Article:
Josey and Bill have to deal with a formidable opponent, as Mr. Pearson, the owner, has a lot of money and powerful friends and lawyers to deal with problems. The judge, who is hearing the proposal tells Bill and Josey he will consider a class action suit if at least three persons come forward, something that seems almost impossible when they start the arguments. Josey and Bill persevere against all odds to prove their case which result in a monumental defeat for the mine, clearly taking Josey's position.
During the trial, the defense introduces a witness, one of Josey's high school teachers, as a character witness. This, in turn, triggers a chain of events that no one expected. Also, Bill White questions Bobby Sharp about his role in a school incident in which he didn't come to Josey's help when the girl badly needed it.
Niki Caro, whose previous film we had greatly admired, seemed to us the wrong choice for directing "North Country". We just couldn't imagine she would be able to pull it off, working in another environment and a situation that probably presented a challenge to the way she worked. In spite of all that, Ms. Caro succeeded with this movie that even though it recalls other films about female sexual harassment that came before. Ms. Caro's film is made even better by the cinematographer Chris Menges, who is one of the best men working today. The music of Gustavo Santaolalla, plus the atmospheric popular songs in the film, work well in the context. The screen play by Michael Seitzman is based on the novel that chronicled a real case that serves as the model for "North Country".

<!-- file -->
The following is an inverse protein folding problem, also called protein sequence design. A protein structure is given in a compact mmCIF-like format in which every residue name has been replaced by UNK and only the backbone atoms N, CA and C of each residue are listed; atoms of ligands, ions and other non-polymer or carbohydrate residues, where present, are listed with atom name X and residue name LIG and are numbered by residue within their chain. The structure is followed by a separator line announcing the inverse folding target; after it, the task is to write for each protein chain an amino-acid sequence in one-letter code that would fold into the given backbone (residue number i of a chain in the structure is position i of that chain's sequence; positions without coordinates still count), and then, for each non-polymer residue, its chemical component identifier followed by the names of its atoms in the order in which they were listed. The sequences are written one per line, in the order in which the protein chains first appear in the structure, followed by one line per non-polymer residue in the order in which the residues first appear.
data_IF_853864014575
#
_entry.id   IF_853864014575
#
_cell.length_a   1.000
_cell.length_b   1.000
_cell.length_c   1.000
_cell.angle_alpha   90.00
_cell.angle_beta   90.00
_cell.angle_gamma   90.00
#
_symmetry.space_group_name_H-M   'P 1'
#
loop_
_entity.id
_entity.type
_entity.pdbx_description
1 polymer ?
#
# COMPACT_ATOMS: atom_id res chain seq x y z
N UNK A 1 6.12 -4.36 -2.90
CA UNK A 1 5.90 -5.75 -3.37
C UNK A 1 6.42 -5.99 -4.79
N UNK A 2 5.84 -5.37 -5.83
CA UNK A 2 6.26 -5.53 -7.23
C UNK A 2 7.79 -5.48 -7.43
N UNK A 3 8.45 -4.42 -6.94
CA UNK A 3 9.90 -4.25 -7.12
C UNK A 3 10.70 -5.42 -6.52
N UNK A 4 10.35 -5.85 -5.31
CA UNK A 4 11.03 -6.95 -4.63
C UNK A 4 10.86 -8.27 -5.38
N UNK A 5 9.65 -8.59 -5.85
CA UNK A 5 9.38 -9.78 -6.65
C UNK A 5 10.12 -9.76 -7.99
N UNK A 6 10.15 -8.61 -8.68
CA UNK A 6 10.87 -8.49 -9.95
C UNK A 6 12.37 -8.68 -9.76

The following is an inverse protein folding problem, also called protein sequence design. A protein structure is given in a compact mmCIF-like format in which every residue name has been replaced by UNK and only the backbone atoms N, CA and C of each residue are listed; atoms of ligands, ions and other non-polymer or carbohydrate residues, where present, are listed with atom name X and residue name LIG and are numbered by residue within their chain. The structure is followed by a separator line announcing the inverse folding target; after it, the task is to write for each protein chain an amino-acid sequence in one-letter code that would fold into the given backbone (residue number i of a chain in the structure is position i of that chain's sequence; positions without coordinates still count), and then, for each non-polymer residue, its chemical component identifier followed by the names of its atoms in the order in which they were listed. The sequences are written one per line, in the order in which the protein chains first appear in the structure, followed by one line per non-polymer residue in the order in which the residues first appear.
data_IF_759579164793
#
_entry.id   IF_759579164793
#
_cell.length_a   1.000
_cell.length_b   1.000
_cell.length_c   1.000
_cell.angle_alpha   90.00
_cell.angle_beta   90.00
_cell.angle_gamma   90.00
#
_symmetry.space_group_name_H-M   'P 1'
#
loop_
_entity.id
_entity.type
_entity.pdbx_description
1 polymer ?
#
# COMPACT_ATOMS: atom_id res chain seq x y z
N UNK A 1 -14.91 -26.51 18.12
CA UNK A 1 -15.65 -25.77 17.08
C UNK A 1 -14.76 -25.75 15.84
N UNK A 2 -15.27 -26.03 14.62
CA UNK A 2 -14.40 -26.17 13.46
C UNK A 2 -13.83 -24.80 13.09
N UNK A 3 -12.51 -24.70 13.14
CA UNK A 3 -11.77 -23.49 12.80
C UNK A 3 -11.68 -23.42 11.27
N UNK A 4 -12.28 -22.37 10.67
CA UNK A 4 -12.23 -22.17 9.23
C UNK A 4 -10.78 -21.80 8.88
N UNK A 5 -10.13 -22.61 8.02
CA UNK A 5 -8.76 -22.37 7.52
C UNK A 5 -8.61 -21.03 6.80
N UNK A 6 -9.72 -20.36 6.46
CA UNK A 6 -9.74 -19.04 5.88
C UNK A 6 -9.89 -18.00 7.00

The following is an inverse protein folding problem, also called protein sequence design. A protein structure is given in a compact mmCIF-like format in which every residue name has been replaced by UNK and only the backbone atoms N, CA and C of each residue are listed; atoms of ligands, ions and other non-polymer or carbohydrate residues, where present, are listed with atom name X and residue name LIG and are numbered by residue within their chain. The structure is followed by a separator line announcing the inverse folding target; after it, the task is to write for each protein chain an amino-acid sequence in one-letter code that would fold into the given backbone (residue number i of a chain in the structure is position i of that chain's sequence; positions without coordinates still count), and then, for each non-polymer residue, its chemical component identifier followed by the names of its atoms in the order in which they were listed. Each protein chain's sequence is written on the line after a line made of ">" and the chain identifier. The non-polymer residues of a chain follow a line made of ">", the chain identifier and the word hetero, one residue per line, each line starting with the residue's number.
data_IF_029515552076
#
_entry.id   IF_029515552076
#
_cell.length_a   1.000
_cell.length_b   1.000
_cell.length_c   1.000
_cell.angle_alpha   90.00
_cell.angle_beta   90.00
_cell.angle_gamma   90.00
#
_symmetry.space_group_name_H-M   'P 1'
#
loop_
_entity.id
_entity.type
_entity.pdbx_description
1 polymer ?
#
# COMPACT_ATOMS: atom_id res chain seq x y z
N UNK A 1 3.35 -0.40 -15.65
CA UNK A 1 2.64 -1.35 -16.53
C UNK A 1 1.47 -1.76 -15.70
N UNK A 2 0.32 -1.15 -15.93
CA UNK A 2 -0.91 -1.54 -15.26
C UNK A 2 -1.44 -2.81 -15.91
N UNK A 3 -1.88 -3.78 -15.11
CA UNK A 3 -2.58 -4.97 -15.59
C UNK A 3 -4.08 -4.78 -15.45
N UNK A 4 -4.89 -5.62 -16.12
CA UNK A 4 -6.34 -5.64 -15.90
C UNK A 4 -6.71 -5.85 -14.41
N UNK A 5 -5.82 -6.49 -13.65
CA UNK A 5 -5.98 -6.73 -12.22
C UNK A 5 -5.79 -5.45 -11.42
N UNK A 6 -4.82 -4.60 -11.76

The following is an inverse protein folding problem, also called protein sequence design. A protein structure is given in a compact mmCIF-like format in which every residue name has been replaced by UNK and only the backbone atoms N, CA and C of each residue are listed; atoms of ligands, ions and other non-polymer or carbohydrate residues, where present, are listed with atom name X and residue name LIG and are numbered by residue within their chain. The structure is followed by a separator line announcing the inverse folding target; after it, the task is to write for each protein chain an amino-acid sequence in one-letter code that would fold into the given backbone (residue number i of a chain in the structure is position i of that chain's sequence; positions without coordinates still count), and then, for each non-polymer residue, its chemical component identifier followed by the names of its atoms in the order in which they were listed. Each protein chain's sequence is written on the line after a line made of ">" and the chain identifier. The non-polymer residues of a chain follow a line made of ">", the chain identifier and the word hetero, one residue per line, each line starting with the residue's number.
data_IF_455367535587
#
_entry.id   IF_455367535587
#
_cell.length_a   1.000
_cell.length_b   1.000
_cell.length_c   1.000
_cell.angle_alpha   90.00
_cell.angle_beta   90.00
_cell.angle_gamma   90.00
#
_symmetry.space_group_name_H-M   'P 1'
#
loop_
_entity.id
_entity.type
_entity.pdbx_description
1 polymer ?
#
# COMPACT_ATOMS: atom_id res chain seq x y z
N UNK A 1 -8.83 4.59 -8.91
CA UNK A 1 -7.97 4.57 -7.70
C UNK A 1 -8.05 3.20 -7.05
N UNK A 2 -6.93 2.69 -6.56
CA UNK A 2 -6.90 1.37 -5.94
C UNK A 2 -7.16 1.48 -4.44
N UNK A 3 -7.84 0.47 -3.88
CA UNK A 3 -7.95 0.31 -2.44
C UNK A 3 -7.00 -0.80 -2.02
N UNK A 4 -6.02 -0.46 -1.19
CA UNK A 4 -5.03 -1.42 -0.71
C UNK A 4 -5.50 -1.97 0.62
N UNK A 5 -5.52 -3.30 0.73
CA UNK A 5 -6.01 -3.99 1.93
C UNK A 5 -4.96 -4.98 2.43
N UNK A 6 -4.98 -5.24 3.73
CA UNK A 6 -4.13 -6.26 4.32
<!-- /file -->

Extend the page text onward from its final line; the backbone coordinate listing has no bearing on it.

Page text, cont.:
Charlize Theron appears to love to take chances. Ms. Theron, a beautiful and sophisticated woman, doesn't mind changing some of the couture clothes she wears to transform herself as this working class woman. She gives an honest performance as Josey. Frances McDormand, who plays Glory, is only seen during the first half of the film. Sean Bean, Woody Harrelson, Jeremy Renner, Linda Edmond, Thomas Curtis, Sissy Spacek and Richard Jenkins, among the large cast, are seen in supporting roles.
Judging by some of the comments submitted to IMDb, it appears there are some people who must have hated this film. Frankly, while "North Country" could have used stronger material, especially in the court proceedings, it is an engaging movie that will satisfy its audience.
*** This review may contain spoilers ***
Yes, this is a very gripping film - because it's basically two hours of
watching Josey Aimes (Charlize Theron) be tortured.
Everyone is against her, her friends, son, and father, as well as her enemies. Almost the entire film plays one note - her being horribly abused and unjustly accused and blamed - over and over and over again.
And that's not my idea of entertainment. If it's yours, then you'll love this film! P.S. I found her father's sudden reversal at the end completely unjustified (although certainly welcome). Ditto the other women in the plant 1) being completely against her and blaming her, and 2) then flipping just in time for the magical upbeat ending. This film has it both ways. It melodramatically exaggerates both the abuse and the miraculous happy ending.
When divorced,single mom Josey Aimes(Charlize Theron,who's definitely
NOT afraid to get dirty or uglified for a role)begins work in the rural
Minnesota Taconite mines--where her father(Richard Jenkins)has worked a
long,secure job--even she isn't prepared for the kind of mental,verbal